This I Believe
I was 31 years old when my daughter was born. During my wife’s pregnancy I was belligerent. I took a photo of her when she was about 8 months along and purposely cropped off her head as a joke. A baby was the last thing I wanted. I wanted stuff: a BMW, an Alta ski pass, not a child. With a child all I could see was compromise. Why did I agree to her getting pregnant? I suppose I feared my wife would leave me, so I caved.
During her pregnancy she openly questioned if I would hold the child once it was born. To be honest I had the same question.
The morning of the delivery I wondered if I was going to faint and crack my head open like a ripe melon hitting pavement. I remember asking one of the nurses, not quite jokingly, if there was a football helmet I could wear to prevent my brains from spilling out when my head smacked the tile floor. The nurse that fielded the comment looked at me as though she wanted to pull my balls off so that I would never place my wife in this situation again, or maybe she just had a gut full of me and my whine. Either way she was not pleased with me.
The miracle of birth happened in all its bloody, screaming, afterbirth, vagina splitting glory. And my melon stayed intact. The bug-eyed pediatrician pronounced the jelly coated slug a “GIRL!”, ceremoniously clipped the umbilical cord and everyone rejoiced. He then stitched my wife’s femininity back together while a doting nurse (the one that wanted to pull my balls off) commented to my wife that “this doctor is a real craftsman” when it comes to stitching up birth-split womanliness parts. Meanwhile, the staff kick-started the newborn’s breathing, sucked the jelly out of her ears and nose, gave her a passing grade and tucked her in with my wife, who began cooing a mother’s coo. I stood and stared.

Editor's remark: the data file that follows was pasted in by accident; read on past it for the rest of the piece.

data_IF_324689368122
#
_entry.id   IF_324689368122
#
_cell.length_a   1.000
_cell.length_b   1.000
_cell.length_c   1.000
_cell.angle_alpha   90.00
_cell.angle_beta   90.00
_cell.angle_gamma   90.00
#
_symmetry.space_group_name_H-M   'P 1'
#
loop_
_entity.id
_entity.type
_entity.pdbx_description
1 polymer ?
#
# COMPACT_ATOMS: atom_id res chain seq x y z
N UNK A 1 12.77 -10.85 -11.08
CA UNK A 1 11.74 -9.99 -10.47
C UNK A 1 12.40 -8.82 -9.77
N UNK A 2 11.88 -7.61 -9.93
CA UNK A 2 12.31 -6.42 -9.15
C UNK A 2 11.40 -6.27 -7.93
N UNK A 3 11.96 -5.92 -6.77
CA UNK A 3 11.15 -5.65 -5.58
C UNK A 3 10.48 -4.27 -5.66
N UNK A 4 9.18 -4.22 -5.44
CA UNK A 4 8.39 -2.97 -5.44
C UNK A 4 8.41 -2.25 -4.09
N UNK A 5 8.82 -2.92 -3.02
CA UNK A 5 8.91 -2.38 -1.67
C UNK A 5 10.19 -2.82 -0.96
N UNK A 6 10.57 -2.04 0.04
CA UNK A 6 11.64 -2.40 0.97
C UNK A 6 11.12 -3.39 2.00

Later in the day, when the backslapping and crying by the grandparents subsided, I stood alone staring through the glass that separated the newborn holding pen from adoring adults. There in the crowd of infants lay a newborn with my last name. She looked like a dehydrated, miniaturized version of Ozzy Osbourne swaddled into a cocoon. I turned, walked over, sat on some nearby stairs and stared at my feet. A feeling of belonging leaked into my thoughts. It occurred to me that I belonged to that Ozzy Osbourne slug of a baby and she to me and we both belonged to the exhausted elegant woman down the hall. For a moment my eyes pooled with tears. I answered my question: I will hold this child, hold her close for as long as I breathe. The child has grown into an elegant adult, simple at heart and strong of intellect, like her mother.
I believe that people belong to each other.
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